For hot days I use the Camelbak Podium Big Chill bottles with the "third" frozen solid behind the seat. After two to three hours it has melted enough to be drinkable (at 40+ degrees!)

    Three bottles at 750ml will give you 2.25l and no sweaty backpack.

    In the winter I remove the cage holder from the seat and am back to normal. I only use a Continental spare tube holder under the saddle (rather than a larger saddle bag) and this still fits fine with the cage holder in place.

    As I live in a desert it isn't always possible to reload - so I tend to err on the safe side...

  • RowCycleRowCycle Posts: 367
    I use one all the time, mine also doubles up with a storage compartment to hold spare inner tube etc... I find mine comformtable, or should I say I am no more unconformtable on a long ride with it :o)
  • One quality of a Camelbak style backpack is that water stays cooler. Where I live (Australia) it routinely gets up to the high 30s when I get back from my training ride, or (today) low 40s by the time i commute home. This means that a bottle in my cage gets to the same temperature, particularly considering the high radiant heat from the Tarmac. Water in an insulated Camelbak stays cooler for longer. I find that loading up my bike with bottles results in 2l of really warm water... A camelbak gives me 3l of cool water all morning. And yes sometimes I need over 2l and yes sometimes there's nowhere to fill up a water bottle...that's rural Australia.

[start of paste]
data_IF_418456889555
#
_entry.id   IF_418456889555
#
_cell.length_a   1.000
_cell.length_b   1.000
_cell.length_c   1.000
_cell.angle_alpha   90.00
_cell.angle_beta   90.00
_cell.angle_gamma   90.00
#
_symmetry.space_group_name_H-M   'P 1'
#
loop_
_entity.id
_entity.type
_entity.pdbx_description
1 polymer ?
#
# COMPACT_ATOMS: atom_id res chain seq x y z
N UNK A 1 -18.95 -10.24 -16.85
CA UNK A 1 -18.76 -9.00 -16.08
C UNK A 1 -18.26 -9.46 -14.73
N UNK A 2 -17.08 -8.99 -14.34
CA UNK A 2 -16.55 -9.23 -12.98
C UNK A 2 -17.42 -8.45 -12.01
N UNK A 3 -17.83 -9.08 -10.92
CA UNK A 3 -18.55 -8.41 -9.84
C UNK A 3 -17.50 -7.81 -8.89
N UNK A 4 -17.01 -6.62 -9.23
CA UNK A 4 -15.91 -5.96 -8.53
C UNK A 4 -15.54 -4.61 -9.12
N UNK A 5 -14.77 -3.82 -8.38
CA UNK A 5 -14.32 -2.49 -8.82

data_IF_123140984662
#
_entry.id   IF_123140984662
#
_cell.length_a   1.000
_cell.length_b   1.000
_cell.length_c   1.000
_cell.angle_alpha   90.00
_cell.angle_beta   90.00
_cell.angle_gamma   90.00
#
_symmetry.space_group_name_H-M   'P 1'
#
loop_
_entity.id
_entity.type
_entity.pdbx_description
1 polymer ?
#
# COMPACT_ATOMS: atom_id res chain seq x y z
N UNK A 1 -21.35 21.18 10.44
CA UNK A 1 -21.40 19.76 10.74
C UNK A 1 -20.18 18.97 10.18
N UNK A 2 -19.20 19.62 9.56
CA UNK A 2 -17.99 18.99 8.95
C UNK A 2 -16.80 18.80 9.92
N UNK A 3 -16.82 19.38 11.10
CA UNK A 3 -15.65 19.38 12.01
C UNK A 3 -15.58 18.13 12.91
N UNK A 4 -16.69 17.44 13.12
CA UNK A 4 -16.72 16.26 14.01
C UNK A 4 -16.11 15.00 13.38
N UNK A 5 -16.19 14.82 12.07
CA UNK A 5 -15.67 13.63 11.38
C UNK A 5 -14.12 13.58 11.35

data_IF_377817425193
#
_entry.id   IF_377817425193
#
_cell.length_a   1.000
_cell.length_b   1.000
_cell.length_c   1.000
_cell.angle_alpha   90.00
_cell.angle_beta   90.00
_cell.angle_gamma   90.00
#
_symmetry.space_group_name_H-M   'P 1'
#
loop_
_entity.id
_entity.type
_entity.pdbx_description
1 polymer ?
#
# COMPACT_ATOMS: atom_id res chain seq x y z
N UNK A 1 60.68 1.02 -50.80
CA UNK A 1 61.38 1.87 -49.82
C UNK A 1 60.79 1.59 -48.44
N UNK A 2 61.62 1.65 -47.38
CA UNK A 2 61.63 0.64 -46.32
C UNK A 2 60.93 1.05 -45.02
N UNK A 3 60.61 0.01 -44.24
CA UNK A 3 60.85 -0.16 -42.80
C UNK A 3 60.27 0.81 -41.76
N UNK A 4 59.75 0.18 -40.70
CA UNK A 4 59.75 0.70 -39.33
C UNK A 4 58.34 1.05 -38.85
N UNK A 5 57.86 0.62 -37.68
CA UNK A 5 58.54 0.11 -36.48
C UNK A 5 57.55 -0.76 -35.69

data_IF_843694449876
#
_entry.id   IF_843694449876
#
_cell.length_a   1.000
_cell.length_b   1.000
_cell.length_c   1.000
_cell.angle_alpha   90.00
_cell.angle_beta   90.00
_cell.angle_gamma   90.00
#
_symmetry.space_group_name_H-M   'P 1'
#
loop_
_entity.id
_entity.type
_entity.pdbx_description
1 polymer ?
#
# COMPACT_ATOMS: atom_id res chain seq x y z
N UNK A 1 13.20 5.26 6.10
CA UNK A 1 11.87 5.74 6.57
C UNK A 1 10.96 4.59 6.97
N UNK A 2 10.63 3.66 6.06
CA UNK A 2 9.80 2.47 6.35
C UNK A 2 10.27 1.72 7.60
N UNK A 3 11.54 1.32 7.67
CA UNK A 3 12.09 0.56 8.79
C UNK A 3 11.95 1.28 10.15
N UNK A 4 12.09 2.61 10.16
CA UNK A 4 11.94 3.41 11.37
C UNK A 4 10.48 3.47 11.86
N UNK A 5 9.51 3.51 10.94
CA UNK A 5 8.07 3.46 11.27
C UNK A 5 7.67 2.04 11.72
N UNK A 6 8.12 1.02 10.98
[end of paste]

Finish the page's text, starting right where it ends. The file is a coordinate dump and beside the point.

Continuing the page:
• bigpiklebigpikle Posts: 1,690
    there arent too many places in the UK where you're likely to do a 100 mile route and not pass a shop, pub, garage or other source of water for a top up. Just plan ahead a little and scope out where you can grab something on the way, or if you're staying fairly local you can always stash a bottle of water in advance in a hedge or hidden somewhere along the route to fill up from and dispose of responsibly...
    Your Past is Not Your Potential...
  • briantrumpetbriantrumpet Posts: 7,659
    2 x 750ml bottles for me - that's plenty enough extra weight to be carrying. If it's cool that'll take me about 80 miles, if it's warmer, it's nice to have an excuse to stop and ask someone in their garden for refills (and there are going to be people in their gardens if it's warm.) I've had lovely conversations with people under this pretext, and they've always been only too happy to oblige - the best one so far being an offer to stay for a barbecue that evening and a lift in their car back home after the shindig. Sadly I had to get back home.
  • Dave_P1Dave_P1 Posts: 565
    No harm in wearing a Camelback if you need to drink a lot. I would rather have that than start to worry about wear the closest shop is. I've used one for all day rides and it's been perfectly comfy.
  • GiryaGirya Posts: 23
    Look up Wingnut packs, thy sit much lower on the back than other hydration packs, I use the Assault pack on my single speed road bike as it has no cage fittings.
  • chrisw12chrisw12 Posts: 1,246
    Top tip, put your bladder with liquid in the freezer the night before. If possible get it out about a hour before the ride, then nice cool back and nice cool drink all the way. Obviously a bit of experimenting needed as you don't want to carry a block of ice for 100 miles!